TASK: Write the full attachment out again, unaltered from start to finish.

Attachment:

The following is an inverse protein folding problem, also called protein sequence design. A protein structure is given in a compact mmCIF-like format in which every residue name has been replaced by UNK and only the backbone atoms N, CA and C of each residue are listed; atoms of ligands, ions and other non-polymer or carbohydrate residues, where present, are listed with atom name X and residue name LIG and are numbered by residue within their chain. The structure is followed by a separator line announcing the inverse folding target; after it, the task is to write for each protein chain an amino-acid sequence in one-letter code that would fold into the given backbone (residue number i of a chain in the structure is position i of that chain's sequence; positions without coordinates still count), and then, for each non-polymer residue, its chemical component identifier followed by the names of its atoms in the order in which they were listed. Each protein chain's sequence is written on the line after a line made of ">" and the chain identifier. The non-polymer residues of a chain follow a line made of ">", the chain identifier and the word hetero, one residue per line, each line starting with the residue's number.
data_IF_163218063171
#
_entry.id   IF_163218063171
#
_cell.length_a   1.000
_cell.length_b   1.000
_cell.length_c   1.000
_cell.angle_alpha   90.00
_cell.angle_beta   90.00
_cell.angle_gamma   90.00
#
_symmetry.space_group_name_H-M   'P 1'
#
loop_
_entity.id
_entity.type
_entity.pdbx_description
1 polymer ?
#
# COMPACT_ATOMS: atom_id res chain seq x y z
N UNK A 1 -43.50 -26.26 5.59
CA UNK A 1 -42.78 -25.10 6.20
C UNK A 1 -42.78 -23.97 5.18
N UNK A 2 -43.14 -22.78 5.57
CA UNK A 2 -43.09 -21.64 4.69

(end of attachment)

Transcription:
The following is an inverse protein folding problem, also called protein sequence design. A protein structure is given in a compact mmCIF-like format in which every residue name has been replaced by UNK and only the backbone atoms N, CA and C of each residue are listed; atoms of ligands, ions and other non-polymer or carbohydrate residues, where present, are listed with atom name X and residue name LIG and are numbered by residue within their chain. The structure is followed by a separator line announcing the inverse folding target; after it, the task is to write for each protein chain an amino-acid sequence in one-letter code that would fold into the given backbone (residue number i of a chain in the structure is position i of that chain's sequence; positions without coordinates still count), and then, for each non-polymer residue, its chemical component identifier followed by the names of its atoms in the order in which they were listed. Each protein chain's sequence is written on the line after a line made of ">" and the chain identifier. The non-polymer residues of a chain follow a line made of ">", the chain identifier and the word hetero, one residue per line, each line starting with the residue's number.
data_IF_163218063171
#
_entry.id   IF_163218063171
#
_cell.length_a   1.000
_cell.length_b   1.000
_cell.length_c   1.000
_cell.angle_alpha   90.00
_cell.angle_beta   90.00
_cell.angle_gamma   90.00
#
_symmetry.space_group_name_H-M   'P 1'
#
loop_
_entity.id
_entity.type
_entity.pdbx_description
1 polymer ?
#
# COMPACT_ATOMS: atom_id res chain seq x y z
N UNK A 1 -43.50 -26.26 5.59
CA UNK A 1 -42.78 -25.10 6.20
C UNK A 1 -42.78 -23.97 5.18
N UNK A 2 -43.14 -22.78 5.57
CA UNK A 2 -43.09 -21.64 4.69